Nasa science chief fighting for planetary research

Former astronaut John Grunsfeld was speaking at the Lunar and Planetary Science Conference in Texas.
He faced more than 1,000 researchers at a special session to explain the 21% cut to planetary science in President Obama’s latest budget request for Nasa.
The decision forced the agency to pull out of joint Mars missions with Europe.
Mr Grunsfeld took over as science chief on 4 January this year, after the key budgetary decisions had already been made. He has previously admitted he was disappointed when he learned of the proposals for planetary science.
"The Nasa budget was really the result of some tough choices and national priorities," he told his audience.
"The fact that the Nasa’s planetary budget took such a great hit was one of those tough priority settings," and added: "It was a strategic decision."
Where the James Webb telescope has benefited, planetary science has lost out
The planetary exploration budget funds robotic missions to other bodies in the Solar System, such as Mars, the Moon and the outer planets.
The proposal for the Financial Year 2013 reduced the planetary science budget from $1.5bn to $1.2bn. The cuts would, in the words of one scientist, plunge the field into its biggest crisis since the 1980s and is considered likely to lead to the loss of up to 2,000 hi-tech jobs.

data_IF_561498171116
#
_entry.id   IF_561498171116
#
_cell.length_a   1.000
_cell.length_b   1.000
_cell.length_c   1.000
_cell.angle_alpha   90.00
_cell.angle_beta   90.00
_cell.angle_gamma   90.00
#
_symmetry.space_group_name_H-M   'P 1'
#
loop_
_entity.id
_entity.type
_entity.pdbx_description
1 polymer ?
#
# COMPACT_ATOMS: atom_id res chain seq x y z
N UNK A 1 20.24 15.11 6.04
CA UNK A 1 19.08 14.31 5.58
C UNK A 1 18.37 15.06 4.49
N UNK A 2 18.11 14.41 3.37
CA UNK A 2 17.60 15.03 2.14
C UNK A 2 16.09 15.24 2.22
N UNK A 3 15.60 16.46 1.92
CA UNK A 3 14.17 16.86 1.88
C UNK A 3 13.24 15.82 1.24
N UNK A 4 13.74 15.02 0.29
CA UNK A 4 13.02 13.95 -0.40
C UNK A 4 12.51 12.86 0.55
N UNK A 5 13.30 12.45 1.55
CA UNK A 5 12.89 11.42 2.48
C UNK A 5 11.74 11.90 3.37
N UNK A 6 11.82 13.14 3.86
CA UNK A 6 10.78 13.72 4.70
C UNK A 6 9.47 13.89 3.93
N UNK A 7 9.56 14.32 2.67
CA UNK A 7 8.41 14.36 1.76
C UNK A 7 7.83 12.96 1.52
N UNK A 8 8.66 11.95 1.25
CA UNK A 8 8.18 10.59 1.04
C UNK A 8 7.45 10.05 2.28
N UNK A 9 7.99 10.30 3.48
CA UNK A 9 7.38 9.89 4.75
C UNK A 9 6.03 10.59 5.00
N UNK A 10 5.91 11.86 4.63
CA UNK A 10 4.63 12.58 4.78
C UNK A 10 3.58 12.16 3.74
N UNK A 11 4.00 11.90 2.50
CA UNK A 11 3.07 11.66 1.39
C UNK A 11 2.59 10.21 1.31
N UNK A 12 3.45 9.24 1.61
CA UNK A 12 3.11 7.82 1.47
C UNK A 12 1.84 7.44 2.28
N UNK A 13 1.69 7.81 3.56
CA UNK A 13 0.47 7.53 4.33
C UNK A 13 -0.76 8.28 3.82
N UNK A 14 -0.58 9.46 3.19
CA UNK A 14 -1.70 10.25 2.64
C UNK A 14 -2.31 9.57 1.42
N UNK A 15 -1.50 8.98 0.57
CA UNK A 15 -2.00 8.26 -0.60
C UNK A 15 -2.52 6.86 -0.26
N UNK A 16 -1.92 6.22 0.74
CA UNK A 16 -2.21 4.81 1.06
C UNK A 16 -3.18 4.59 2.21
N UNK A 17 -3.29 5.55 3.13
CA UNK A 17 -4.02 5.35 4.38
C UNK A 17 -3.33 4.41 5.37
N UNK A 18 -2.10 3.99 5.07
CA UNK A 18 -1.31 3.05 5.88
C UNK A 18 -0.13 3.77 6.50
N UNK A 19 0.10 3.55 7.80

Although planetary science was a loser in general, Mars exploration was singled out for particular cuts, receiving $360.8m, which amounts to a reduction of almost 40% from the FY2012 estimate.
This kind of funding drop precludes Nasa from starting new missions in this part of its portfolio.
After the speech, Mr Grunsfeld fielded a question from Jim Bell, a planetary scientist and current president of the Planetary Society, a space advocacy organisation in California.
Prof Bell, who was one of the lead investigators on the Mars rovers mission, implored Mr Grunsfeld and Nasa’s director of planetary science Jim Green to "fight back" against the plans, even if "you lose your jobs" because, he said, "it’s the right thing to do".
In response, Mr Grunsfeld recalled a time in 2004 when he had considered resigning from Nasa’s astronaut corps over a decision not to save the Hubble Space Telescope (HST).
He said: "History repeats itself… I decided on 4 January not to flee – I’m in there fighting for you."